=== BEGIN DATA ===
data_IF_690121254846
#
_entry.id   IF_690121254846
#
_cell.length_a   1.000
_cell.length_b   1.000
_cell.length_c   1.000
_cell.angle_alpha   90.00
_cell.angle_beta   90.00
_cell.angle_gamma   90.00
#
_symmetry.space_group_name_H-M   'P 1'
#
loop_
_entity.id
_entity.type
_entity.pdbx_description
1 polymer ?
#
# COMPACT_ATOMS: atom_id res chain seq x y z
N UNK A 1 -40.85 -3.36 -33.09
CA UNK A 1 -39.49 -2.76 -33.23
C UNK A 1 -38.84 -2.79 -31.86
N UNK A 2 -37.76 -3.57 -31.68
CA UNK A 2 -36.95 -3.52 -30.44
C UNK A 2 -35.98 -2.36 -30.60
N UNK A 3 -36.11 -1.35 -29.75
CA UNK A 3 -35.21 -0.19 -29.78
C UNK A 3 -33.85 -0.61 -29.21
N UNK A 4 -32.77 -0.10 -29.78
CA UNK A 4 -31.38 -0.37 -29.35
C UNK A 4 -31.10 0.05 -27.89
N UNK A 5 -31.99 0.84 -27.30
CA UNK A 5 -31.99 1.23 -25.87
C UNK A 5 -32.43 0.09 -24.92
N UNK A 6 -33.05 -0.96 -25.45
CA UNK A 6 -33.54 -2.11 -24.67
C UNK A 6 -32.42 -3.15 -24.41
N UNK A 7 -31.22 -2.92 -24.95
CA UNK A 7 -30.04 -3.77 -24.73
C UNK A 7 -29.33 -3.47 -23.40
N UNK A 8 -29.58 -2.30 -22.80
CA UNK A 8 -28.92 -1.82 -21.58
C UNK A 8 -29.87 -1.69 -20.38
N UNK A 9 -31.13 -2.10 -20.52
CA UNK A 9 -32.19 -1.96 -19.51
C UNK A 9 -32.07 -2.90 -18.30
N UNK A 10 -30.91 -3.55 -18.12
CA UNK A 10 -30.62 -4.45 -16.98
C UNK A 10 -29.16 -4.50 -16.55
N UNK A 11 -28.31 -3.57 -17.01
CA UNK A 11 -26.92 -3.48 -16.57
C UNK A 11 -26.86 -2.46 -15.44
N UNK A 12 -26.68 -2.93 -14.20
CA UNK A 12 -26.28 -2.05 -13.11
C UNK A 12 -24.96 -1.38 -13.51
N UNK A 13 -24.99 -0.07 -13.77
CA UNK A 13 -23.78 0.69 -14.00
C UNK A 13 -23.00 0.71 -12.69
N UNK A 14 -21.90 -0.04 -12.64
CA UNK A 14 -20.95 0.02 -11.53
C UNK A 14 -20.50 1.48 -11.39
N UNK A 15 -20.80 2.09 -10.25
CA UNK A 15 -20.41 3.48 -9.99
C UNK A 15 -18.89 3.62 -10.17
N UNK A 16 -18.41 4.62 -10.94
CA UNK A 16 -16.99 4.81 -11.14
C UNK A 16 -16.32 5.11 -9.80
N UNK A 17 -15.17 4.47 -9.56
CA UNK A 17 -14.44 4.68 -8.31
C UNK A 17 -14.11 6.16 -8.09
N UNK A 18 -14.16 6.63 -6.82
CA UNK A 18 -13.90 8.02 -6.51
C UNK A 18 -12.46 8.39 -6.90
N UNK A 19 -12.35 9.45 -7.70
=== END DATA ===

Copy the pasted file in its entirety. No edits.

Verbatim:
data_IF_690121254846
#
_entry.id   IF_690121254846
#
_cell.length_a   1.000
_cell.length_b   1.000
_cell.length_c   1.000
_cell.angle_alpha   90.00
_cell.angle_beta   90.00
_cell.angle_gamma   90.00
#
_symmetry.space_group_name_H-M   'P 1'
#
loop_
_entity.id
_entity.type
_entity.pdbx_description
1 polymer ?
#
# COMPACT_ATOMS: atom_id res chain seq x y z
N UNK A 1 -40.85 -3.36 -33.09
CA UNK A 1 -39.49 -2.76 -33.23
C UNK A 1 -38.84 -2.79 -31.86
N UNK A 2 -37.76 -3.57 -31.68
CA UNK A 2 -36.95 -3.52 -30.44
C UNK A 2 -35.98 -2.36 -30.60
N UNK A 3 -36.11 -1.35 -29.75
CA UNK A 3 -35.21 -0.19 -29.78
C UNK A 3 -33.85 -0.61 -29.21
N UNK A 4 -32.77 -0.10 -29.78
CA UNK A 4 -31.38 -0.37 -29.35
C UNK A 4 -31.10 0.05 -27.89
N UNK A 5 -31.99 0.84 -27.30
CA UNK A 5 -31.99 1.23 -25.87
C UNK A 5 -32.43 0.09 -24.92
N UNK A 6 -33.05 -0.96 -25.45
CA UNK A 6 -33.54 -2.11 -24.67
C UNK A 6 -32.42 -3.15 -24.41
N UNK A 7 -31.22 -2.92 -24.95
CA UNK A 7 -30.04 -3.77 -24.73
C UNK A 7 -29.33 -3.47 -23.40
N UNK A 8 -29.58 -2.30 -22.80
CA UNK A 8 -28.92 -1.82 -21.58
C UNK A 8 -29.87 -1.69 -20.38
N UNK A 9 -31.13 -2.10 -20.52
CA UNK A 9 -32.19 -1.96 -19.51
C UNK A 9 -32.07 -2.90 -18.30
N UNK A 10 -30.91 -3.55 -18.12
CA UNK A 10 -30.62 -4.45 -16.98
C UNK A 10 -29.16 -4.50 -16.55
N UNK A 11 -28.31 -3.57 -17.01
CA UNK A 11 -26.92 -3.48 -16.57
C UNK A 11 -26.86 -2.46 -15.44
N UNK A 12 -26.68 -2.93 -14.20
CA UNK A 12 -26.28 -2.05 -13.11
C UNK A 12 -24.96 -1.38 -13.51
N UNK A 13 -24.99 -0.07 -13.77
CA UNK A 13 -23.78 0.69 -14.00
C UNK A 13 -23.00 0.71 -12.69
N UNK A 14 -21.90 -0.04 -12.64
CA UNK A 14 -20.95 0.02 -11.53
C UNK A 14 -20.50 1.48 -11.39
N UNK A 15 -20.80 2.09 -10.25
CA UNK A 15 -20.41 3.48 -9.99
C UNK A 15 -18.89 3.62 -10.17
N UNK A 16 -18.41 4.62 -10.94
CA UNK A 16 -16.99 4.81 -11.14
C UNK A 16 -16.32 5.11 -9.80
N UNK A 17 -15.17 4.47 -9.56
CA UNK A 17 -14.44 4.68 -8.31
C UNK A 17 -14.11 6.16 -8.09
N UNK A 18 -14.16 6.63 -6.82
CA UNK A 18 -13.90 8.02 -6.51
C UNK A 18 -12.46 8.39 -6.90
N UNK A 19 -12.35 9.45 -7.70